Luther’s little red bikini shifted again and something gave way, a strap perhaps, just above her hip and something was sliding down there.
This is the context for the deep religious conflict that underpins the book. It must underpin it, because except for one brief sentence elsewhere, the notion that Christmas was meant for the celebration of Jesus’ birth does not appear elsewhere. So this small exchange bears an enormous weight. Fortunately, Grisham’s talent is up to the task:
“You won’t miss the midnight service, will you?” he asked with a smile.
“No promises, Doug.”
But Nora is not happy, and here “cursing Luther and his bikini” — as an aside, the sexual confusion here and elsewhere in the book should provide enough material for a ground-breaking M.F.A. thesis — Grisham begins laying the groundwork for the second half of the book, in which Luther and Nora attempt to fulfill the Objectivism paradise foretold by Rand.
Grisham’s devotion to Rand extends even to the antipathy he shows toward his women. Almost every female character in “Skipping Christmas” are first-class bitches and harlots. There’s a co-worker Yank Slader’s wife, who’s “a brawler”; Nora’s working lunch with two “friends” becomes a battleground once her plans are known (“Merry was quick with a judgment, and years ago Nora had learned to bite back.”); through his neighbor’s window, Luther sees the hapless husband on the ladder, decorating the tree and being berated by both his wife and his mother-in-law; and the secretaries who cheerfully endure the ritual sexual harassment at the office Christmas party — “by five, some of the most starched and staid accountants at Wiley & Beck would be groping or attempting to grope some of the homeliest secretaries” — “because they saw and heard things they could tuck away and use as blackmail for the rest of the year.”
And despite being the wife of a proto-Randian hero, Nora is still and woman and thus doomed to succumb to societal pressures. When their daughter calls the night before Christmas from Miami to say she’ll be there for Christmas with her fiancé, Nora gives in. She will reaffirm middle-class values and rebuild the facade that they spent the book trying to tear down. They will have Christmas with all the trappings, and she turns on Luther like an avenging angel. She had endured his stoicism and his belief systems long enough. She has been critical of Luther throughout the book, but this tirade outdoes them all, and climaxing with an echo of the sexual confusion that permeates the whole book:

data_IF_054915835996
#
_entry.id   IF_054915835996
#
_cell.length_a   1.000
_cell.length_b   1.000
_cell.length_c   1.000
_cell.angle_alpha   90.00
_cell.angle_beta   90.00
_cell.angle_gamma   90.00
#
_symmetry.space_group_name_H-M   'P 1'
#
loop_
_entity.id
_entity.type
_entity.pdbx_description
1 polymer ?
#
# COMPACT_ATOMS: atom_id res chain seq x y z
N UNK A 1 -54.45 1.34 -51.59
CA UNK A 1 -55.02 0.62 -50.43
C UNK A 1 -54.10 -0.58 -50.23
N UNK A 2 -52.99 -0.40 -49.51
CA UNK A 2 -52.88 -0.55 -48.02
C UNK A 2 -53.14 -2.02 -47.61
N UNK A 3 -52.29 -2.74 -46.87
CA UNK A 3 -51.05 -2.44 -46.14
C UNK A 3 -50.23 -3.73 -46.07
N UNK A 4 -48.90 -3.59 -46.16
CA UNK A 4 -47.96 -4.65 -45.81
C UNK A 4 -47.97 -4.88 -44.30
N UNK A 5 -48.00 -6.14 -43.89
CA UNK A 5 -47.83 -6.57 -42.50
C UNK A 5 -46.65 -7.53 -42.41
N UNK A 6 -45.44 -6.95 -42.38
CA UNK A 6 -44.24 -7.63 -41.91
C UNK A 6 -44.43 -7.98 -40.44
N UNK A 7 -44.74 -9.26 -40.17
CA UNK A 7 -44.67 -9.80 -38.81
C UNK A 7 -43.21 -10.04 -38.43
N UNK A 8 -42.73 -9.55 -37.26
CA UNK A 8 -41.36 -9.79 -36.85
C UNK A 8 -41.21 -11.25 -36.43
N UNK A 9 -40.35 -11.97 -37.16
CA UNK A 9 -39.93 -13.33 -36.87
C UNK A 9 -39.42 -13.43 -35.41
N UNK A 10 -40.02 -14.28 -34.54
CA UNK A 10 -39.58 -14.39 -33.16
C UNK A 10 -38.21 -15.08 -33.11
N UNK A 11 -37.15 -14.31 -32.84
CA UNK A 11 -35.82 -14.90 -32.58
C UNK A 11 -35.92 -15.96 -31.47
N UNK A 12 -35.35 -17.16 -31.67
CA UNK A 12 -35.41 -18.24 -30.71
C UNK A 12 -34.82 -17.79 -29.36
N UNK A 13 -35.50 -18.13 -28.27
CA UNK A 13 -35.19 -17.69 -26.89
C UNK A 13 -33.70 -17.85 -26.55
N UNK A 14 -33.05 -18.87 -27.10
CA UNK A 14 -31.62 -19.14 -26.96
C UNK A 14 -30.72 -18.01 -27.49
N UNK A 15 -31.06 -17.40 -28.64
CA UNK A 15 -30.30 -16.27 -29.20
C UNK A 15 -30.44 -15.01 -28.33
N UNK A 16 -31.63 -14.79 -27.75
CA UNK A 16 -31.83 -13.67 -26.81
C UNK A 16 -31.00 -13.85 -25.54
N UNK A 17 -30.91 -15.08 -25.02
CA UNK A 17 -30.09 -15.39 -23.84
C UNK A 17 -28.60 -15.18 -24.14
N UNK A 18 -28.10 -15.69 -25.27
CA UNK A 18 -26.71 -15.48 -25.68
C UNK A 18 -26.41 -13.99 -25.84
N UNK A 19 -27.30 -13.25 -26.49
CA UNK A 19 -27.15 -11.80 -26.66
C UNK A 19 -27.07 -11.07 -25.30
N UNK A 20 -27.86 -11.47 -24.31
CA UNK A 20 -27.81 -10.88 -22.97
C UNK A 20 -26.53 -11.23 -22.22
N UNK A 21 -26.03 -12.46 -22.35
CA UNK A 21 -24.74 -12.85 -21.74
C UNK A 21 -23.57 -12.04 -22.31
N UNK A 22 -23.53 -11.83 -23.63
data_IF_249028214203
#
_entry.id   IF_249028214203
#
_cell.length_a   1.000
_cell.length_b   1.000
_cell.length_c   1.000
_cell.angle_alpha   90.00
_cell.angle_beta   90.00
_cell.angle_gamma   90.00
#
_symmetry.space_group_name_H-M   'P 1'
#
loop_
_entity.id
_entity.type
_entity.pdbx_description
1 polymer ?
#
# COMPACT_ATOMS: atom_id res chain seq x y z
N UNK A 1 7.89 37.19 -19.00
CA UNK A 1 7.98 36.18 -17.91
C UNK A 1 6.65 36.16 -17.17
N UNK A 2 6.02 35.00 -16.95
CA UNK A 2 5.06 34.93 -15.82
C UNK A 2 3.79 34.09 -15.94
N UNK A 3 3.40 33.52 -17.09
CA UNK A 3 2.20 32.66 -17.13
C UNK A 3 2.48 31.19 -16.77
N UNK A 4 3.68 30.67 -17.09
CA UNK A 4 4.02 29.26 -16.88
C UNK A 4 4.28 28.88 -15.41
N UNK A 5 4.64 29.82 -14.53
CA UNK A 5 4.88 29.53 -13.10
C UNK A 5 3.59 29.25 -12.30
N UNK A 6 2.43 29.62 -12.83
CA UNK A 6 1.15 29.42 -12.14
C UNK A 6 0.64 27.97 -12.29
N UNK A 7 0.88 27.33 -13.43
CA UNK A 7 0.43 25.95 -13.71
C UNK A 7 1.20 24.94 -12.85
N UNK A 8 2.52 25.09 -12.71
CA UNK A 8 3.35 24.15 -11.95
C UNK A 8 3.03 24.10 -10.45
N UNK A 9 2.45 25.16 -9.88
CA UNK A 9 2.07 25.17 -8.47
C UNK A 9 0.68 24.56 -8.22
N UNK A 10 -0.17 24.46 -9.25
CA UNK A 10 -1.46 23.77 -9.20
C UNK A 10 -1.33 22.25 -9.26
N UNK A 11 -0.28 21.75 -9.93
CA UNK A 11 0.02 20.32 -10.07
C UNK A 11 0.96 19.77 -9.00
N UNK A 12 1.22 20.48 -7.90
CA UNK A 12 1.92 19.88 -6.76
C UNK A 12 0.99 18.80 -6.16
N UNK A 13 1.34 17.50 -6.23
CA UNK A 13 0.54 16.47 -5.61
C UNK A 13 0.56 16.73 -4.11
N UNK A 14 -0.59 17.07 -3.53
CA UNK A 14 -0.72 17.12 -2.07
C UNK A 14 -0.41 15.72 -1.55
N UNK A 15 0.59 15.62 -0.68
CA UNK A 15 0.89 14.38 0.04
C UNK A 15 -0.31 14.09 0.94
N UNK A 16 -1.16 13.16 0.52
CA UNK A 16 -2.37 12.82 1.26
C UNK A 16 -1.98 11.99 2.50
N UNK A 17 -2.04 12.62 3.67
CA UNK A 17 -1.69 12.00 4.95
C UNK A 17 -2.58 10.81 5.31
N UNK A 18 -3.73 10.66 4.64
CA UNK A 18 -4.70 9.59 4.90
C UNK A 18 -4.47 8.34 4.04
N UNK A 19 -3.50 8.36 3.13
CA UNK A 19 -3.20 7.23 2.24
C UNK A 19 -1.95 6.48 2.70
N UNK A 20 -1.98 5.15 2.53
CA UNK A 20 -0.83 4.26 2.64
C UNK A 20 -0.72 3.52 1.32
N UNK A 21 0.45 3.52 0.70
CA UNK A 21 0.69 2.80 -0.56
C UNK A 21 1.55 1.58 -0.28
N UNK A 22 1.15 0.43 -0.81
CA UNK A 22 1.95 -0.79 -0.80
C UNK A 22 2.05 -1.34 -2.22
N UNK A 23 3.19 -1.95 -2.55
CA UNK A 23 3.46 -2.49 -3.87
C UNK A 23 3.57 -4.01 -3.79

“This was your stupid idea. Well today, you’re an idiot. We’re having the party, Mr. Beach Bum, and we’re putting up a tree, with lights and decorations, and you’re going to get your little brown butt up on the roof and do Frosty.”
Cowed by his wife’s anger, Luther rushes about and gathers the fixings for the party, but not before noticing one thing:
“Don’t Peruvians have dark skin?” he asked.
Nora froze for a second. They stared at each other, then both looked away.
“I guess it doesn’t matter now,” she said.
“She’s not really getting married, is she?” Luther said, in disbelief.
But they must put their racism aside. They must get the party together, and what follows is a series of comic scenes reminiscent of the Chevy Chase “National Lampoon” movies: Luther buys a tree from the Scouts, who, being of high moral character, shafts him on the price and sells him a crappy tree whose needles fall off by the time he gets it home. He arranges to borrow a decorated tree from a neighbor and gets the police called on him (the neighbors’ co-ordinated surveillance of Luther call vividly to mind Rand’s fears of the Big Brotherism found in Soviet society). Luther tries to “do Frosty” and slides off the roof, and is saved from destruction only by a stray rope around his ankle. Then, when he confesses the real reason to his neighbors, they agree to help, solely because they love Blair, “who was like a daughter to them all.”
And that’s not all from the joy-master Grisham. The Kranks’ fears about a dark-skinned Peruvian marrying into the family and polluting the blood line prove false. It turns out that he is a) a doctor; b) capable of speaking English; c) educated in London; and d) well, to quote the book:
Nora and Luther both glanced at her first, then quickly looked beyond to see how dark Enrique was. He wasn’t dark at all! At least two shades lighter than Luther himself!
We realize that Grisham had set up the whole tanning-bed sequence with a double purpose, and he sets off the charge that results in an explosion of hearty laughter from the reader.
At the end, after giving away the trip to a neighbor he doesn’t like whose wife has breast cancer and will die, Luther counts his blessings. Despite being boring and selfish and a racist and having no friends whatsoever, Luther gets pulled out of a jam, not because of who he is, but because he’s related to someone people love. Luther has come to realize that he can be a true Randian hero, knowing that he won’t have to suffer the consequences because of his powerful position within the company, and because his neighbors are in the thrall of his daughter. He has no regrets for what he’s done nor regrets for his beliefs. Although temporarily defeated, Luther reflects optimistically on the future.
Skipping Christmas. What a ridiculous idea.
Maybe next year.
Thus setting the stage for “Skipping Christmas 2,” in which Grisham will expound further on the merits of Objectivism. But with its brevity, its wit, and its deep undercurrents, “Skipping Christmas” is a brilliant tour de force that will continue to inspire debate and deep furrowed thinking.